In the simplest case, with most of the symmetrical methods of classic cryptography such as the Vigenère cipher or the Playfair method, this is a password that is used to encrypt a plain text and thus to obtain a ciphertext . Conversely, this password is required again as a key in order to recover the plain text from the ciphertext by decryption . In the case of modern, computer-based symmetrical and asymmetrical methods , however, the key is a bit sequence .
In many cases, especially with machine keys, a distinction is made between two partial keys. First, the day key (sometimes also called the “inner key”), which remains valid for a certain period of time, often for one day. And secondly, the saying key (also known as the “outer key”), which changes for each individual message. Both together form the cryptographically effective key.
In 1883 Auguste Kerckhoffs formulated his maxim, namely that the security of a cryptographic process should not depend on the secrecy of the algorithm, but only on the secrecy of the key used ( Kerckhoffs' principle ). With a symmetrical procedure (others were not yet known at the time), the key contains the information that must remain secret, while the algorithm, i.e. the encryption procedure itself, may be publicly known. In asymmetrical encryption methods , also known as “public key cryptography” , the private key takes on the role of secret , while the associated public key is generally known.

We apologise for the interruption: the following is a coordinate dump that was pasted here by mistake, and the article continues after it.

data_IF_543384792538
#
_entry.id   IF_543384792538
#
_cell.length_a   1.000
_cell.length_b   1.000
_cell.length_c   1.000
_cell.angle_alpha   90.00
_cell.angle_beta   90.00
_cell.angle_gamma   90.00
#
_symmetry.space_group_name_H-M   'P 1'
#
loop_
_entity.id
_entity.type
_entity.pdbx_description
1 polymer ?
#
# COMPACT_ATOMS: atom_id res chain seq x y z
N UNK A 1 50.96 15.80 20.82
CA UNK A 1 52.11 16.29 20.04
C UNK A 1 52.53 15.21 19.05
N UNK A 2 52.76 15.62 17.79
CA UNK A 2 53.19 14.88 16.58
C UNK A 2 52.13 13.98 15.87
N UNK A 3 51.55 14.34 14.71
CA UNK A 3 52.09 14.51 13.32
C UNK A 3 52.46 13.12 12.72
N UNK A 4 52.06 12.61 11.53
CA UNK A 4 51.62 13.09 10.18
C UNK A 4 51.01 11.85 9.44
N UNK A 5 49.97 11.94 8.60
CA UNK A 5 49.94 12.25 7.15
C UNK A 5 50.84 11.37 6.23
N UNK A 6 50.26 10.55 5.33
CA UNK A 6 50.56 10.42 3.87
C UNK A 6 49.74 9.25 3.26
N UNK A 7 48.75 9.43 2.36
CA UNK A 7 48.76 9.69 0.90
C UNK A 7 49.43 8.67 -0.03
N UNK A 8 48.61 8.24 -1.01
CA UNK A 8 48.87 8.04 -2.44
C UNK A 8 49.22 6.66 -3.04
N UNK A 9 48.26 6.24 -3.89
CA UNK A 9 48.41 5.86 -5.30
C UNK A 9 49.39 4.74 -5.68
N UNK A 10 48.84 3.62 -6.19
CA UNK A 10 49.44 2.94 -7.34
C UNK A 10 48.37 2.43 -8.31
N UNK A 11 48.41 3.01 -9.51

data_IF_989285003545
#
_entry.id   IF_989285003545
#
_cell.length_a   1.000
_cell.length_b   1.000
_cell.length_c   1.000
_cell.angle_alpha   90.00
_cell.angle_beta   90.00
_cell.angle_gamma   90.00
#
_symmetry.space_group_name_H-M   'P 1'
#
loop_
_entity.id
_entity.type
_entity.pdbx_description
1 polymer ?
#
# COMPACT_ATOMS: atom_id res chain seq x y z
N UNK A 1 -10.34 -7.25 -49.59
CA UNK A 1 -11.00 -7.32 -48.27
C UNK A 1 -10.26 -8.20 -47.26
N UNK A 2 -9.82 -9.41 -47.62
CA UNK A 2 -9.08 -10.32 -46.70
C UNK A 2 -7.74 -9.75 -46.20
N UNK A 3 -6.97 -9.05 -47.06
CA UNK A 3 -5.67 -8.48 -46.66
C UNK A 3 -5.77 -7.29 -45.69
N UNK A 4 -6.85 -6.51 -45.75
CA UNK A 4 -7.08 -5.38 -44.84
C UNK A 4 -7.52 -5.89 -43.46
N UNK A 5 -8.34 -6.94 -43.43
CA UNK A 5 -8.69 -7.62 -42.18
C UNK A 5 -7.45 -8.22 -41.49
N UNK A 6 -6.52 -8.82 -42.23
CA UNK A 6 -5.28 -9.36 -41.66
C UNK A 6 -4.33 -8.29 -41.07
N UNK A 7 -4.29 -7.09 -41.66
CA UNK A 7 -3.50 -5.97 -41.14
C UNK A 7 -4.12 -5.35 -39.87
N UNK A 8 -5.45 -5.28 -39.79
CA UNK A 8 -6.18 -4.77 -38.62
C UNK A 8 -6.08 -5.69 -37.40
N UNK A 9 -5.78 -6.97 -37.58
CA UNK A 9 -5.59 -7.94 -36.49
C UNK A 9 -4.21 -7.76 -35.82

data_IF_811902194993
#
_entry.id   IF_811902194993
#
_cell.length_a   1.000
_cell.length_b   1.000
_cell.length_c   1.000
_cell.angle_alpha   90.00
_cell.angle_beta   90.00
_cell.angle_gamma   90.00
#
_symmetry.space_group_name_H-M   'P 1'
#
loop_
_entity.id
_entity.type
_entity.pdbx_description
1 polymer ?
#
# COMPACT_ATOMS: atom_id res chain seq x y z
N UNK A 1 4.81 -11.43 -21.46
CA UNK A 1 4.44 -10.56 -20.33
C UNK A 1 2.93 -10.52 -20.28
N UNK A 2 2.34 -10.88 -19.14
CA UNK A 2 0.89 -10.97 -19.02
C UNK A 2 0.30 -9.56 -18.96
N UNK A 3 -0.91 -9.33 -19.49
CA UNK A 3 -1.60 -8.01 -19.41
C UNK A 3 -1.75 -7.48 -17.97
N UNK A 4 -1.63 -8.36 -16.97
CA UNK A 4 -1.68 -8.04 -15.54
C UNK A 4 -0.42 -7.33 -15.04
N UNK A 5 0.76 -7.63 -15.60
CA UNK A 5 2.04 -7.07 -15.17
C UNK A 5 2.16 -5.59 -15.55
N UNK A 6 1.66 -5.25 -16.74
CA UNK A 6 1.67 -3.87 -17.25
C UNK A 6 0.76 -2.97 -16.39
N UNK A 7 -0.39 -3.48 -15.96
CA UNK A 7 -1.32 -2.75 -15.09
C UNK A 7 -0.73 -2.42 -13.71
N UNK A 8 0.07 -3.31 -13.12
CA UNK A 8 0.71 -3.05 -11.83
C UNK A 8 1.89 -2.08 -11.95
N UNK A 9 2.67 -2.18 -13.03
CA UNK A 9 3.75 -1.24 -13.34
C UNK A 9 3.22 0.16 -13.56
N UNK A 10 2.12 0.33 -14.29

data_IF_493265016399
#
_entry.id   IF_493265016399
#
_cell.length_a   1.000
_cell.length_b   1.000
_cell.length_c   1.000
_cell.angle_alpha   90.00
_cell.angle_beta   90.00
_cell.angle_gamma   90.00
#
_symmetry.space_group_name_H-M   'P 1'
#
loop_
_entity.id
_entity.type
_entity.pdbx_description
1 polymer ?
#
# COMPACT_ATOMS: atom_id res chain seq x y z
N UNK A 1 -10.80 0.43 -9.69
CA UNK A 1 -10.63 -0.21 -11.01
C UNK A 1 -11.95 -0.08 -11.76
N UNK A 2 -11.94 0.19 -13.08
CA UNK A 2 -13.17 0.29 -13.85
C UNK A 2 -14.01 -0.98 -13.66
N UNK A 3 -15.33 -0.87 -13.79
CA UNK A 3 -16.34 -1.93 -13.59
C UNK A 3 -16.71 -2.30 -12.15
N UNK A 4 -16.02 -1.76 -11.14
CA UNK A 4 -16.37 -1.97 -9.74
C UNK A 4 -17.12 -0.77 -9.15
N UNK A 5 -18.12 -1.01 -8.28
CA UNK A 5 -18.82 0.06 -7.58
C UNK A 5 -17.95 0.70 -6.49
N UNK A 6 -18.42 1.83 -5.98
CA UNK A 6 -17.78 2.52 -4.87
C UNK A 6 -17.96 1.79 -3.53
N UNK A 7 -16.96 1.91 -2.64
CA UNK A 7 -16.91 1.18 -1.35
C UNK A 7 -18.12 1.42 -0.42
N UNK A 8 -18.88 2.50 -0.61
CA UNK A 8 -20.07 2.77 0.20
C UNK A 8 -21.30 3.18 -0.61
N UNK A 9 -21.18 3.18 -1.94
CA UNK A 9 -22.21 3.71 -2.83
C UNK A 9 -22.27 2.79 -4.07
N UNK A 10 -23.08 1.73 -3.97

Key for symmetrical procedures
With symmetrical procedures, i.e. with all classic methods of cryptography and also with modern algorithms such as the Data Encryption Standard (DES) or its successor, the Advanced Encryption Standard (AES), both communication partners use the same (secret) key for both encryption and encryption also for decryption. While traditional methods, in which the text has to be encrypted ( i.e. encrypted and / or decrypted) by hand , almost always use a password as the key, in modern, computer-based, symmetrical methods, the key usually consists of a bit sequence.
The security of a procedure depends not only on the algorithm itself, but also on the key length. If an attack is found against a process that is more efficient than the brute force method , ie trying out all possible keys, the process is considered broken . With a secure procedure, the key length therefore directly indicates the level of security.
Key for asymmetric procedures
The public key is not secret; it should be known to as many other users as possible, for example through distribution via key servers . Public operations can be carried out with it, i.e. messages can be encrypted or digital signatures checked. It is important that a public key can be clearly assigned to a user. If this is not the case, for example if a message is encrypted with the public key of another user, the latter can read the message even though it was not intended for him. In order to be able to name keys easily, one uses a fingerprint, a short hash value that uniquely identifies a key.
To decrypt a ciphertext or to sign a message, the private key is required. In contrast to symmetrical procedures, in which several users share a secret key, in asymmetrical procedures only one user has the private (secret) key. This fact makes it possible to uniquely assign a signature to a user. It is therefore fundamental that the private key cannot be derived from the public one.